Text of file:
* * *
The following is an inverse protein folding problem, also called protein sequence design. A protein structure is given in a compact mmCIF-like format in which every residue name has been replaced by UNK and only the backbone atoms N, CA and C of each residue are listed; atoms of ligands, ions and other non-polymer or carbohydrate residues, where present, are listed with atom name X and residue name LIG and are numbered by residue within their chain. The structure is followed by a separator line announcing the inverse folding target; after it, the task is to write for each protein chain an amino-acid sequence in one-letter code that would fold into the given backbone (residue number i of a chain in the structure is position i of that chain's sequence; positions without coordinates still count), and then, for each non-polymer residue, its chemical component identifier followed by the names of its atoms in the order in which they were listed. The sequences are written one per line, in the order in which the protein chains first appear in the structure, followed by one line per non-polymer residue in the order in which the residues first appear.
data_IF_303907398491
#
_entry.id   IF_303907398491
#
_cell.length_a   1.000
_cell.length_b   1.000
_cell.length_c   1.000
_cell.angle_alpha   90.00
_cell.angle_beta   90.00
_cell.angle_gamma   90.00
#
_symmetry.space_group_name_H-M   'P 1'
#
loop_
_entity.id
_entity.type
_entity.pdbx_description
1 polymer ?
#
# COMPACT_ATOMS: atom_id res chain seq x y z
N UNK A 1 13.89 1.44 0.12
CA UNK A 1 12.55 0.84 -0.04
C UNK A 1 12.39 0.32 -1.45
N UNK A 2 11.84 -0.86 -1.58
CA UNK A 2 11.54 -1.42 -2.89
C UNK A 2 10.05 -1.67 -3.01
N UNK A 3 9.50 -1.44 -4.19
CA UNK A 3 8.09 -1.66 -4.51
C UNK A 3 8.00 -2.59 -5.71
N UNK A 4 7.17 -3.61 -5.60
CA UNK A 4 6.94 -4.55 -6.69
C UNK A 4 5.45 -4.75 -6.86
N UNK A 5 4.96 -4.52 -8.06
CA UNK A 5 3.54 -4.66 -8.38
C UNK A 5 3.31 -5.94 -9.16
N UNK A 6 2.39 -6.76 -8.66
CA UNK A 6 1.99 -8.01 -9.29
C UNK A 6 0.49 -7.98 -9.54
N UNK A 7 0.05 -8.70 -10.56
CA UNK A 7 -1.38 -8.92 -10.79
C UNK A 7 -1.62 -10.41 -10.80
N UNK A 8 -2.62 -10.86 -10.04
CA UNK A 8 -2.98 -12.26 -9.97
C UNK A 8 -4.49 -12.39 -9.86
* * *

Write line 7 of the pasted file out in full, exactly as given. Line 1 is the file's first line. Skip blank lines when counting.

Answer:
_cell.length_b   1.000